Healthy lifestyle lowers heart disease risk

Men and women age 20 and older that are overweight or physically inactive are at greater risk of developing cardiovascular diseases. These diseases include high blood pressure, coronary heart disease, stroke and heart failure.

Exercising and eating healthy are the best ways to prevent such diseases.

Being overweight, particularly in the abdominal region, can increase your risk of developing heart disease, diabetes and some cancers, according to the Centers for Disease Control. Carrying extra weight can also place immense strain on your joints.

The effort to stay at a healthy weight can be obtained by eating a well balanced diet and exercising regularly. Swimming, cycling, jogging, skiing, aerobic dancing, walking or many other activities can help your heart. Whether it is included in a structured exercise program or part of a daily routine, all physical activity adds up to a healthier heart.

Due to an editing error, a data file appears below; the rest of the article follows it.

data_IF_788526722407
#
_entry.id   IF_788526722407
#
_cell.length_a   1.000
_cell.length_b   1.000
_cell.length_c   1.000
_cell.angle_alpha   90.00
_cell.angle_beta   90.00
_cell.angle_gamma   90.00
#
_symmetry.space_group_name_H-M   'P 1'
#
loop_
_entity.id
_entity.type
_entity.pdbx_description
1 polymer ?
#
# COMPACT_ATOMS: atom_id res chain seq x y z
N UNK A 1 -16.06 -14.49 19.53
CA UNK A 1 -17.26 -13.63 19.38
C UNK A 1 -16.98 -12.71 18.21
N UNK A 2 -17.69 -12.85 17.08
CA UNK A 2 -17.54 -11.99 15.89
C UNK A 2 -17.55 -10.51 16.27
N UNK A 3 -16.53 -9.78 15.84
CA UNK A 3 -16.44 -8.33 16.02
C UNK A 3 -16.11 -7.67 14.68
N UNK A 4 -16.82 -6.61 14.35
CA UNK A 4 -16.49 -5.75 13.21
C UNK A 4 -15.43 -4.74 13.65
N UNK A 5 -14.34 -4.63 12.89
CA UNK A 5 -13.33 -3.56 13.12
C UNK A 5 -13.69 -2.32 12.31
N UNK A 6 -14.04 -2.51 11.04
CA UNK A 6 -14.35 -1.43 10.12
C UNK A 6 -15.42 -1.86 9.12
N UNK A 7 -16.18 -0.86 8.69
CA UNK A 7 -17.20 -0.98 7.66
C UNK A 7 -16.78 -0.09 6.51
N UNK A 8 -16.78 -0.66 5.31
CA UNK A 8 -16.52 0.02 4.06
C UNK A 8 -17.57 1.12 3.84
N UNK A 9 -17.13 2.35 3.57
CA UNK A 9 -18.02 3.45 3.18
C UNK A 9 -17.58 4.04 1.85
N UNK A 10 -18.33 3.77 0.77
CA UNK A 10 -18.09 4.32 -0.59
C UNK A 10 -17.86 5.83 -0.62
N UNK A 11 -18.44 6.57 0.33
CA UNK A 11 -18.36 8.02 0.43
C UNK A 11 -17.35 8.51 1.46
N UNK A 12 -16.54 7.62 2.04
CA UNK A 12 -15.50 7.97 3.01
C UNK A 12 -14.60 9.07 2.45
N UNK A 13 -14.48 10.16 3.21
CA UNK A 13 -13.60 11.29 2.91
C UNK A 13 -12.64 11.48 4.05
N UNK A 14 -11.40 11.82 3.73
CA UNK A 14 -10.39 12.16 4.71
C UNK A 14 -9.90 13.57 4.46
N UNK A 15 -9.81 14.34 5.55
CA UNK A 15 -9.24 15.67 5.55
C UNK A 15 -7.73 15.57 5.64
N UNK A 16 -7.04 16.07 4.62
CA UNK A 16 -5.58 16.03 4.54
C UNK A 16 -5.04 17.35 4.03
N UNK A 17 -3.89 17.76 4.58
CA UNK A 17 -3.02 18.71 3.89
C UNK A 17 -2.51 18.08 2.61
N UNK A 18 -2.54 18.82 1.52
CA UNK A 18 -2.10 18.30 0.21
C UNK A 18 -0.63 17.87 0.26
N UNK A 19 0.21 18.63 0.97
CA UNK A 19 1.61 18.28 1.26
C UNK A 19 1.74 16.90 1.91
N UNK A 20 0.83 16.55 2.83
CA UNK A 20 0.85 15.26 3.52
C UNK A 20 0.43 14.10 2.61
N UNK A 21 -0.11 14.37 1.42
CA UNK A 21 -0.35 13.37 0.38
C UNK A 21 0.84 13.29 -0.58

The American Heart Association and American College of Sports Medicine guidelines on physical activity, state that all healthy adults ages 18-65 should be getting at least 30 minutes of moderate intensity activity, five days of the week.

In addition, drinking too much alcohol can raise the levels of some fats in the blood resulting in cardiovascular risks.

AHA recommends that individuals, who drink alcohol, do so in moderation. This means an average of one to two drinks per day for men and one drink per day for women.

Consumption of alcohol are recognized as follows, one 12-ounce beer, 4 ounces of wine, 1.5 ounce of 80-proof spirits, or 1 ounce of 100-proof spirits. Healthy living and good eating habits are the diagnoses to many health related diseases.